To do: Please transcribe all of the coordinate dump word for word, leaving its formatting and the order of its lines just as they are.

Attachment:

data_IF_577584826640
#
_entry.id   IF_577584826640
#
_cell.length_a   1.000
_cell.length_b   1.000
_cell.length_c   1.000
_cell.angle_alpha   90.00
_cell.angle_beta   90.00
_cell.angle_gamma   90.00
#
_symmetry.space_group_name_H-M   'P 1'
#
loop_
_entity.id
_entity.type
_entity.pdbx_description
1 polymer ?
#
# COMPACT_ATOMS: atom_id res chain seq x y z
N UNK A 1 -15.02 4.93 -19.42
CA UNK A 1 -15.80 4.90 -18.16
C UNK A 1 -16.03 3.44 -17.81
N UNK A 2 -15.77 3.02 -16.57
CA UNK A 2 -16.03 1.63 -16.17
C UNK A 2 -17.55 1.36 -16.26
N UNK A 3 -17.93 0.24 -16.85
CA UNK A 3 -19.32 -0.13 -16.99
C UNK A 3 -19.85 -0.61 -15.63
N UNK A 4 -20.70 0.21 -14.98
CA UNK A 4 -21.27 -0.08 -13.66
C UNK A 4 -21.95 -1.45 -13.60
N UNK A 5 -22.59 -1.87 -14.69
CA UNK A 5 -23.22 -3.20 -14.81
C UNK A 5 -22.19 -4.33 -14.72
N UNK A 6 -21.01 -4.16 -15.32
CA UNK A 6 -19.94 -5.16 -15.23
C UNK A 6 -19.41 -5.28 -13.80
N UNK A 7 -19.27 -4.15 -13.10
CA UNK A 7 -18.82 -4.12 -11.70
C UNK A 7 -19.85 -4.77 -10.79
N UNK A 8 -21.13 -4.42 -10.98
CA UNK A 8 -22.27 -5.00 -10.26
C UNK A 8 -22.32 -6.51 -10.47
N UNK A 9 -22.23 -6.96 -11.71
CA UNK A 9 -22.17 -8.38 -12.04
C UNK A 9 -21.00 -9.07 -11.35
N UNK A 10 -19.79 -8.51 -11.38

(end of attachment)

data_IF_577584826640
#
_entry.id   IF_577584826640
#
_cell.length_a   1.000
_cell.length_b   1.000
_cell.length_c   1.000
_cell.angle_alpha   90.00
_cell.angle_beta   90.00
_cell.angle_gamma   90.00
#
_symmetry.space_group_name_H-M   'P 1'
#
loop_
_entity.id
_entity.type
_entity.pdbx_description
1 polymer ?
#
# COMPACT_ATOMS: atom_id res chain seq x y z
N UNK A 1 -15.02 4.93 -19.42
CA UNK A 1 -15.80 4.90 -18.16
C UNK A 1 -16.03 3.44 -17.81
N UNK A 2 -15.77 3.02 -16.57
CA UNK A 2 -16.03 1.63 -16.17
C UNK A 2 -17.55 1.36 -16.26
N UNK A 3 -17.93 0.24 -16.85
CA UNK A 3 -19.32 -0.13 -16.99
C UNK A 3 -19.85 -0.61 -15.63
N UNK A 4 -20.70 0.21 -14.98
CA UNK A 4 -21.27 -0.08 -13.66
C UNK A 4 -21.95 -1.45 -13.60
N UNK A 5 -22.59 -1.87 -14.69
CA UNK A 5 -23.22 -3.20 -14.81
C UNK A 5 -22.19 -4.33 -14.72
N UNK A 6 -21.01 -4.16 -15.32
CA UNK A 6 -19.94 -5.16 -15.23
C UNK A 6 -19.41 -5.28 -13.80
N UNK A 7 -19.27 -4.15 -13.10
CA UNK A 7 -18.82 -4.12 -11.70
C UNK A 7 -19.85 -4.77 -10.79
N UNK A 8 -21.13 -4.42 -10.98
CA UNK A 8 -22.27 -5.00 -10.26
C UNK A 8 -22.32 -6.51 -10.47
N UNK A 9 -22.23 -6.96 -11.71
CA UNK A 9 -22.17 -8.38 -12.04
C UNK A 9 -21.00 -9.07 -11.35
N UNK A 10 -19.79 -8.51 -11.38